By Amanda Menas
In the wake of a record number of school shootings in 2018 and a string of recent mass shootings in communities across the U.S., students and educators are among the millions of Americans pushing elected leaders to act.
NEA members are unified in the belief that schools should be safe spaces for learning. But the “hardening” of schools–with metal detectors, armed educators, and zero-tolerance behavior policies–has not been shown to make schools safer.
According to a recent NEA poll, an overwhelming majority of educators–82 percent–say they would not carry a gun in school, including 63 percent of NEA members who own a gun.
It’s not just students and educators who believe it is long past time for lawmakers to enact stricter gun policies; the general public is with them.
A Monmouth University poll released in September found that 83 percent of the public supports comprehensive background checks, including 65 percent of NRA members.
And that’s just a first step in a long list of changes that could help keep our schools and communities safer.
So where do the presidential candidates stand on the issue of gun violence and school safety?
Almost every Democratic candidate in the race supports required background checks for firearm sales and a new federal ban on assault-style weapons. But there are differences in how that ban would be enacted, the voluntary versus mandatory buyback programs, and more. Learn what the candidates have said on this and other key issues using the NEA Candidate Comparison tool.
Here is what the candidates have committed to so far on school safety and gun violence prevention:
The senator is opposed to gun licensing but supports mandatory and universal background checks.
He also “supports a well-crafted assault weapons ban that would successfully get weapons of war off the streets.”
Biden believes that to reduce gun violence, the federal government should close gun-show loopholes and “ban the sale of assault weapons and high-capacity magazines.” If elected president, he pledges to “defeat the NRA again … I’ve done it before — twice.”
He previously led Congress to pass background checks and “bans on assault weapons.”
Booker proposes creating a “national gun licensing program, banning assault weapons, [and] high-capacity magazines.”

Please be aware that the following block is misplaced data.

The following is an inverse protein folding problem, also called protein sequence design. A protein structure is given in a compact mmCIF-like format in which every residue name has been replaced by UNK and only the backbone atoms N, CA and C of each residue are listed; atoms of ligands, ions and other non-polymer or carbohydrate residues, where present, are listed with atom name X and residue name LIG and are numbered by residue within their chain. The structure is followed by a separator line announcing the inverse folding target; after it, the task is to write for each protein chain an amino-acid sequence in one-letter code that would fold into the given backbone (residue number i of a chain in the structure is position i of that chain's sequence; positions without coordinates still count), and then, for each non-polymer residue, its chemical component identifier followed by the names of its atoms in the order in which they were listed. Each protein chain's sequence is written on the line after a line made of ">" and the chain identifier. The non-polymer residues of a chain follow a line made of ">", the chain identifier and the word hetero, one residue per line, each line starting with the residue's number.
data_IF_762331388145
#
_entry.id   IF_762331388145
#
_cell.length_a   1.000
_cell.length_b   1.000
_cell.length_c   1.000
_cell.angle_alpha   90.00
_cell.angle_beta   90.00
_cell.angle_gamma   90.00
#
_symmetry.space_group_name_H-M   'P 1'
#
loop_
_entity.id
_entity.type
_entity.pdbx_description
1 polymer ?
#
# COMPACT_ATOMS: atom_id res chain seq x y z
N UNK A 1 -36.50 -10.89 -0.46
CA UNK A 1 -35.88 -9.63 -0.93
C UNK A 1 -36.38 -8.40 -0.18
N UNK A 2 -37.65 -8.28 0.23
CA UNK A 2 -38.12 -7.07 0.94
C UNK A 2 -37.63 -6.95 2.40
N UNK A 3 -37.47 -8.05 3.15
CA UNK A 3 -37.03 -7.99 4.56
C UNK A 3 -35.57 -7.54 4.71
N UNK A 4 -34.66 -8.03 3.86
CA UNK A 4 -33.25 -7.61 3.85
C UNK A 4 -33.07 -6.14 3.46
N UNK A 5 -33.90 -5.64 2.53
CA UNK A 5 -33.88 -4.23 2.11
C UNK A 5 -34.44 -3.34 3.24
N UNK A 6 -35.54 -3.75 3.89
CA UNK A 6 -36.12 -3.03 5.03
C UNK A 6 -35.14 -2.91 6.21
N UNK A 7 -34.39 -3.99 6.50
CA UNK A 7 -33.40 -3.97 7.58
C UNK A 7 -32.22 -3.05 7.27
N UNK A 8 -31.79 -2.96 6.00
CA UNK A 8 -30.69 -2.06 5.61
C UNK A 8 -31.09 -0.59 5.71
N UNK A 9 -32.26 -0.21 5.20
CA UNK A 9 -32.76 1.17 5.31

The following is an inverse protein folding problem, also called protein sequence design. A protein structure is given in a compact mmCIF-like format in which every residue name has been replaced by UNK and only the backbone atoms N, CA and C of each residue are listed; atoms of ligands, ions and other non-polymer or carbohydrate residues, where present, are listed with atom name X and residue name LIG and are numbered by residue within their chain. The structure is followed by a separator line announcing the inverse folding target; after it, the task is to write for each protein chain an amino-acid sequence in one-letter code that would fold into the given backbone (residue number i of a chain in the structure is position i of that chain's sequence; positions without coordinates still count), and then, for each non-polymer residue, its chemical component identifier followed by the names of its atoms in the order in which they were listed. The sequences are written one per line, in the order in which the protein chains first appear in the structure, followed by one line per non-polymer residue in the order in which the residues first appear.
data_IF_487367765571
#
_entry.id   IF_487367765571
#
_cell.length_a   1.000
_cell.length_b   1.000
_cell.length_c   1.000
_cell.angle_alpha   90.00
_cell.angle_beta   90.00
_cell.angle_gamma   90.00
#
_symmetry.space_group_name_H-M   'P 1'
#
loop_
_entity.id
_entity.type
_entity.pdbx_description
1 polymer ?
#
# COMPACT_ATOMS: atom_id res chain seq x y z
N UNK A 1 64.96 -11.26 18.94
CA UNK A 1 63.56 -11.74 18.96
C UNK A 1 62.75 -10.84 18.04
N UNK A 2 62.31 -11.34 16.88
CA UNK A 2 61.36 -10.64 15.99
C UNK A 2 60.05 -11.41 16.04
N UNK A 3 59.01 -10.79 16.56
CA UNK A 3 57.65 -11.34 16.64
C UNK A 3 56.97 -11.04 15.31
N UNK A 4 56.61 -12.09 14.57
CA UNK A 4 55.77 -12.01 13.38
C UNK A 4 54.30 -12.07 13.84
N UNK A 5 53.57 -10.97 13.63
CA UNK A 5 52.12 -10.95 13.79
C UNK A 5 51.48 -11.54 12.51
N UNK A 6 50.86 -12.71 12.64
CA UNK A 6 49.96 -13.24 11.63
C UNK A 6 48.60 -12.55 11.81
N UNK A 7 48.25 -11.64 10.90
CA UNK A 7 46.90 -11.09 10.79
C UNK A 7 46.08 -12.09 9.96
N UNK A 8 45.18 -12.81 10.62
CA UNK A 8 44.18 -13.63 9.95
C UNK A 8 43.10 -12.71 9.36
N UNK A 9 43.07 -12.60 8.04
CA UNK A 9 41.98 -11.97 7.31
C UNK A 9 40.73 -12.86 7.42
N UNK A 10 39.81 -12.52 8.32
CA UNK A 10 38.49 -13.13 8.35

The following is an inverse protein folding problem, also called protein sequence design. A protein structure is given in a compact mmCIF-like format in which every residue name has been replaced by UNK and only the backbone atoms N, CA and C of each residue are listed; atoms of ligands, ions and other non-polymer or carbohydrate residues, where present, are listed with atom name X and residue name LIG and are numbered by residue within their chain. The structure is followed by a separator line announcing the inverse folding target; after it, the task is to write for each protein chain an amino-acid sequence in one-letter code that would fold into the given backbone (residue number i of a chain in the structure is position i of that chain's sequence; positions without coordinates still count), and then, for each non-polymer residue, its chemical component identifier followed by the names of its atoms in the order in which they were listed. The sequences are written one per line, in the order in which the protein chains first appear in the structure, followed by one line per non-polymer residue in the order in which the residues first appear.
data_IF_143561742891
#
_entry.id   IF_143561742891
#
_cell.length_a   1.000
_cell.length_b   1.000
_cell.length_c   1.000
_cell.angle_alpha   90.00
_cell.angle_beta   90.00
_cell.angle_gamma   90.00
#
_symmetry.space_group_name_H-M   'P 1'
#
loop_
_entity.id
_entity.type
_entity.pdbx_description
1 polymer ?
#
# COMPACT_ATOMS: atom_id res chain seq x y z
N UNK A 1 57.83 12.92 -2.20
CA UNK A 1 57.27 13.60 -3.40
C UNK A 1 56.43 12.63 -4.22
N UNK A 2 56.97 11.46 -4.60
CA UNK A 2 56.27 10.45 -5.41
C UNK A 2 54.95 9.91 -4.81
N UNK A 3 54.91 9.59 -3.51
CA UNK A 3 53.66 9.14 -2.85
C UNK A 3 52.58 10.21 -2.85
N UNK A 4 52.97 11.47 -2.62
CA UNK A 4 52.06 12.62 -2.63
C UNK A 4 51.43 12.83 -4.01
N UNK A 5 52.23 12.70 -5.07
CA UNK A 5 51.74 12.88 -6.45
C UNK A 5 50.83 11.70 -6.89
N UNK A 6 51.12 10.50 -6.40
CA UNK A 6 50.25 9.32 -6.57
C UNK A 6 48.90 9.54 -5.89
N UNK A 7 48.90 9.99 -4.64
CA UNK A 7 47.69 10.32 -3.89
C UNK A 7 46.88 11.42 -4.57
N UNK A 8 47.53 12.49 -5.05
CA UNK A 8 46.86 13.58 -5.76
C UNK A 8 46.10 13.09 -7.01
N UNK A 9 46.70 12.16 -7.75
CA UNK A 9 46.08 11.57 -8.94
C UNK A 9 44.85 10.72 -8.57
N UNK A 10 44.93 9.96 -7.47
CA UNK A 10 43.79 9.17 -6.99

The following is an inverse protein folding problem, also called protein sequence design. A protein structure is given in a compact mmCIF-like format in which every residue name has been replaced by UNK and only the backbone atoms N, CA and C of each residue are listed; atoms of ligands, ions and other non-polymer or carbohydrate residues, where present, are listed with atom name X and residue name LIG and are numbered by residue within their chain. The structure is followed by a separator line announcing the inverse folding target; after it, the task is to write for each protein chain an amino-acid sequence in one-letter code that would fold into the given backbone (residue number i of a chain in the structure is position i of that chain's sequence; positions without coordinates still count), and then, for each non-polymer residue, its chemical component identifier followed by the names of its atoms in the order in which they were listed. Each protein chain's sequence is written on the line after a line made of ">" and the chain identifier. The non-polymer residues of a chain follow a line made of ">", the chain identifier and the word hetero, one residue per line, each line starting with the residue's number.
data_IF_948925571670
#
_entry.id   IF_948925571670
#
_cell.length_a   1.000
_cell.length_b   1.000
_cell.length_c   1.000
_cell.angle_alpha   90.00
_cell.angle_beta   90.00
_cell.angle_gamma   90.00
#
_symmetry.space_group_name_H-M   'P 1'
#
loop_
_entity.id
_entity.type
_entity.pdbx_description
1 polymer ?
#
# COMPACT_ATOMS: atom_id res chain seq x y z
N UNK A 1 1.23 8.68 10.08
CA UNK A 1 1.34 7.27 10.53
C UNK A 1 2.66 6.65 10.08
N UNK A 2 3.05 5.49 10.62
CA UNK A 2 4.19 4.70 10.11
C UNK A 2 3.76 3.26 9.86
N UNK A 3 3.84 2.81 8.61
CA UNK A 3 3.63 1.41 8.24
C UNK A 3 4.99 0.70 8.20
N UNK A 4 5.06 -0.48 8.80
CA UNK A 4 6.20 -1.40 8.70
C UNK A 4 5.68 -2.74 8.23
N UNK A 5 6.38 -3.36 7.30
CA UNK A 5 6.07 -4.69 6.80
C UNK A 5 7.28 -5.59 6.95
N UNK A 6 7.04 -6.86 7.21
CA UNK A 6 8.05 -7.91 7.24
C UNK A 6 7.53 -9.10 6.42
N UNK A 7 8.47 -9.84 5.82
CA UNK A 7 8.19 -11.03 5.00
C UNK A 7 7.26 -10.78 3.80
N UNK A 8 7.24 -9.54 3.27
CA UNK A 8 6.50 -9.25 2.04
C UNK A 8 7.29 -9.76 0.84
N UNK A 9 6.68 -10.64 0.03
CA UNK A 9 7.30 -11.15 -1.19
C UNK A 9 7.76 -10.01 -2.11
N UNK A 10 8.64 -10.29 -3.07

For gun manufacturers, he would “allow them to be found liable in civil suits.”
The governor contends “the Second Amendment confers rights…they come with responsibilities…they can be forfeited.”
He supports red flag laws and the creation of a voluntary buyback program. He also believes that “arming teachers is absurd.”
The mayor believes that “it’d be such an enormous condemnation of our country if we were to become the only developed nation where it is necessary” to arm educators. He supports creating national gun licensing programs and banning assault weapons.
The secretary supports banning assault weapons, instituting universal background checks, and restricting high capacity magazines. He also cites the rise in hate crimes as an urgent call to repair “our nation’s weak gun laws [that] enable violent extremism.”
The congressman supports red flag laws to empower families with the ability to protect themselves and their communities from potential threats. He also supports instituting universal background checks, banning assault weapons, and funding “gun violence research.”
Gabbard supports banning assault weapons, instituting universal background checks, and restricting high capacity magazines. She also believes in “closing the gun-show loophole,” and has co-sponsored a variety of gun control legislation.
The senator has pledged that if she is elected president, she “would use executive action for background checks and to regulate gun manufacturers.” She has also criticized the Trump administration’s suggestion about arming teachers in response to school shootings as “ridiculous.”
The senator supports banning assault weapons, instituting universal background checks, and restricting high-capacity magazines. She has outlined immediate executive actions she would take “to address gun violence” if elected president.
Messam supports improving background checks and banning assault weapons. He called proposals in Florida that would allow educators to carry guns in schools, “asinine.”
The former congressman supports creating a national gun licensing program and recommends banning assault weapons. The candidate also supports a mandatory buyback program.
Concerning the alarming frequency of mass shootings, he admits, “Yes, this is f–ed up.”
Sanders supports banning assault weapons, implementing universal background checks, and restricting high capacity magazines. He says that he is “running for president because we must end the epidemic of gun violence…[and] take on the NRA.”
Sestak supports renewing the ban on assault weapons and instituting universal background checks.
Steyer supports banning assault weapons and universal background checks. According to Steyer, “the will of the American people of being frustrated …by gun manufacturers through the NRA.”
Stating that “enough is enough,” Warren proposes a plan that would reduce gun deaths by 80 percent by “reign[ing] in an out-of-control gun industry.”
Williamson supports a ban on assault weapons and universal background checks. She also believes those suffering from mental illnesses need support and should be restricted from purchasing guns.
Yang believes that smart gun technology provides added safety as it “would make firearms harder to fire for non-owners of the gun.” He also supports a voluntary buyback program and universal background checks.
Compare the candidates’ positions on key issues using NEA’s candidate comparison tool.